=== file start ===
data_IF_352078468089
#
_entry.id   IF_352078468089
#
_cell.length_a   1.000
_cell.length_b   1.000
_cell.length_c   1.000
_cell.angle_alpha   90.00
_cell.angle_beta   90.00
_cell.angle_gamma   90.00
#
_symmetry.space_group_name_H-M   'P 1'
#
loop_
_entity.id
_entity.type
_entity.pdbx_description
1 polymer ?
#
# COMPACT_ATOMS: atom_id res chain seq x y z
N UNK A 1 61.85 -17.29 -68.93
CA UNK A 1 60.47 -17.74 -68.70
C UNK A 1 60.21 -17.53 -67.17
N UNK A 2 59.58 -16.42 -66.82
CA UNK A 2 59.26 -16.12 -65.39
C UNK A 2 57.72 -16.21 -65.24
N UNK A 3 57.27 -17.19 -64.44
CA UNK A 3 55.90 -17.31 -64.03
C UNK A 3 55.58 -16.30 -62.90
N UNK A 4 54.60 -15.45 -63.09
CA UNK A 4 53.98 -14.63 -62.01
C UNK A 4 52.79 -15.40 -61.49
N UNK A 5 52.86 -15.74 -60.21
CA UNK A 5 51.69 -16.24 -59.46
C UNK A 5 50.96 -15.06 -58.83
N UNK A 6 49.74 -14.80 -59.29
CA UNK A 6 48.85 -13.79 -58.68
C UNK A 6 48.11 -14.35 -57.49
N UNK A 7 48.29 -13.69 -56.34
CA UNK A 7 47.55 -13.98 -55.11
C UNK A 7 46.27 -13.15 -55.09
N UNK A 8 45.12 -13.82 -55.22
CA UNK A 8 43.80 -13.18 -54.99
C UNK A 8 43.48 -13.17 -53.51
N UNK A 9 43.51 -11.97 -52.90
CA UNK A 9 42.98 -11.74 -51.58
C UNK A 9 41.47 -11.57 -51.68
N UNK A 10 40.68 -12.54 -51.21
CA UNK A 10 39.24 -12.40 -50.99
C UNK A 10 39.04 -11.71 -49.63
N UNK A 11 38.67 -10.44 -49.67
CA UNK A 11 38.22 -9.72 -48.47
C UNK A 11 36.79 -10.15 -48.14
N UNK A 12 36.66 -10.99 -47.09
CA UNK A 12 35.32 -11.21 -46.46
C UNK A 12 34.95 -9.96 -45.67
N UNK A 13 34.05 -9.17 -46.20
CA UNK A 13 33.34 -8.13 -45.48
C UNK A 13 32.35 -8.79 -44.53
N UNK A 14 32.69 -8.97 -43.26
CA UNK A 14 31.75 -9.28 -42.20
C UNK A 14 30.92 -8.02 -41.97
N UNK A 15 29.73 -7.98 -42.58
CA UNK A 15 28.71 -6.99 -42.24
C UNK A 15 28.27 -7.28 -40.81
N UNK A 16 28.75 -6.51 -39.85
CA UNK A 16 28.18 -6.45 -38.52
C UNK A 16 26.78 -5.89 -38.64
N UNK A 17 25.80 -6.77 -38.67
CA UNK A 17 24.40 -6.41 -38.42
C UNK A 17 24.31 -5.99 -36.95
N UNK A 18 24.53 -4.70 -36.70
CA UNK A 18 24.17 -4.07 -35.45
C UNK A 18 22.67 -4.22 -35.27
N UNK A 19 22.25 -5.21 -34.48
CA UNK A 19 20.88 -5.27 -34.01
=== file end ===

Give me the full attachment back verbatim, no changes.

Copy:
data_IF_352078468089
#
_entry.id   IF_352078468089
#
_cell.length_a   1.000
_cell.length_b   1.000
_cell.length_c   1.000
_cell.angle_alpha   90.00
_cell.angle_beta   90.00
_cell.angle_gamma   90.00
#
_symmetry.space_group_name_H-M   'P 1'
#
loop_
_entity.id
_entity.type
_entity.pdbx_description
1 polymer ?
#
# COMPACT_ATOMS: atom_id res chain seq x y z
N UNK A 1 61.85 -17.29 -68.93
CA UNK A 1 60.47 -17.74 -68.70
C UNK A 1 60.21 -17.53 -67.17
N UNK A 2 59.58 -16.42 -66.82
CA UNK A 2 59.26 -16.12 -65.39
C UNK A 2 57.72 -16.21 -65.24
N UNK A 3 57.27 -17.19 -64.44
CA UNK A 3 55.90 -17.31 -64.03
C UNK A 3 55.58 -16.30 -62.90
N UNK A 4 54.60 -15.45 -63.09
CA UNK A 4 53.98 -14.63 -62.01
C UNK A 4 52.79 -15.40 -61.49
N UNK A 5 52.86 -15.74 -60.21
CA UNK A 5 51.69 -16.24 -59.46
C UNK A 5 50.96 -15.06 -58.83
N UNK A 6 49.74 -14.80 -59.29
CA UNK A 6 48.85 -13.79 -58.68
C UNK A 6 48.11 -14.35 -57.49
N UNK A 7 48.29 -13.69 -56.34
CA UNK A 7 47.55 -13.98 -55.11
C UNK A 7 46.27 -13.15 -55.09
N UNK A 8 45.12 -13.82 -55.22
CA UNK A 8 43.80 -13.18 -54.99
C UNK A 8 43.48 -13.17 -53.51
N UNK A 9 43.51 -11.97 -52.90
CA UNK A 9 42.98 -11.74 -51.58
C UNK A 9 41.47 -11.57 -51.68
N UNK A 10 40.68 -12.54 -51.21
CA UNK A 10 39.24 -12.40 -50.99
C UNK A 10 39.04 -11.71 -49.63
N UNK A 11 38.67 -10.44 -49.67
CA UNK A 11 38.22 -9.72 -48.47
C UNK A 11 36.79 -10.15 -48.14
N UNK A 12 36.66 -10.99 -47.09
CA UNK A 12 35.32 -11.21 -46.46
C UNK A 12 34.95 -9.96 -45.67
N UNK A 13 34.05 -9.17 -46.20
CA UNK A 13 33.34 -8.13 -45.48
C UNK A 13 32.35 -8.79 -44.53
N UNK A 14 32.69 -8.97 -43.26
CA UNK A 14 31.75 -9.28 -42.20
C UNK A 14 30.92 -8.02 -41.97
N UNK A 15 29.73 -7.98 -42.58
CA UNK A 15 28.71 -6.99 -42.24
C UNK A 15 28.27 -7.28 -40.81
N UNK A 16 28.75 -6.51 -39.85
CA UNK A 16 28.18 -6.45 -38.52
C UNK A 16 26.78 -5.89 -38.64
N UNK A 17 25.80 -6.77 -38.67
CA UNK A 17 24.40 -6.41 -38.42
C UNK A 17 24.31 -5.99 -36.95
N UNK A 18 24.53 -4.70 -36.70
CA UNK A 18 24.17 -4.07 -35.45
C UNK A 18 22.67 -4.22 -35.27
N UNK A 19 22.25 -5.21 -34.48
CA UNK A 19 20.88 -5.27 -34.01